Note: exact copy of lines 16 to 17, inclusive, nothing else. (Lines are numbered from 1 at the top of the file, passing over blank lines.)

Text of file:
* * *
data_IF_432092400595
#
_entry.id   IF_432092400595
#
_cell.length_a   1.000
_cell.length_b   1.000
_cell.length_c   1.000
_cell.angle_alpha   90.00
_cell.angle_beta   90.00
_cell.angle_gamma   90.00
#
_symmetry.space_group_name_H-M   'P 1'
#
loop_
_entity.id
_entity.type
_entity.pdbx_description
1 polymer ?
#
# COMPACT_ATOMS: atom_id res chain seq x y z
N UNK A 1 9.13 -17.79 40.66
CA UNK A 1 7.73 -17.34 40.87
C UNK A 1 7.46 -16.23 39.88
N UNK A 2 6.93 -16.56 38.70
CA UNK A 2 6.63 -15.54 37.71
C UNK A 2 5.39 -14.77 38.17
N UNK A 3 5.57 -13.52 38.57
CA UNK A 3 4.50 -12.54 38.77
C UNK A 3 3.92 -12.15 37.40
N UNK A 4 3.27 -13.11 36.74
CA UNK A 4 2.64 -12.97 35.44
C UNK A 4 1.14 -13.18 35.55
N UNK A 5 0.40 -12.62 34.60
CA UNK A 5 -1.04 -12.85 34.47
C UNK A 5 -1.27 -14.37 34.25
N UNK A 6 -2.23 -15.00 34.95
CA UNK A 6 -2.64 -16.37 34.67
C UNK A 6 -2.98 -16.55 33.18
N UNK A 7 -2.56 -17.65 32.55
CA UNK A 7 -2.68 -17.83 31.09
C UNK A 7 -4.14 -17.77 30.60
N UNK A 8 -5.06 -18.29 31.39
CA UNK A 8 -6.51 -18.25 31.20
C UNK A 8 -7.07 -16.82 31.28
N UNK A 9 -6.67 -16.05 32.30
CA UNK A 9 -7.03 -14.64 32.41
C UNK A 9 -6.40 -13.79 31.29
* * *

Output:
_entity.type
_entity.pdbx_description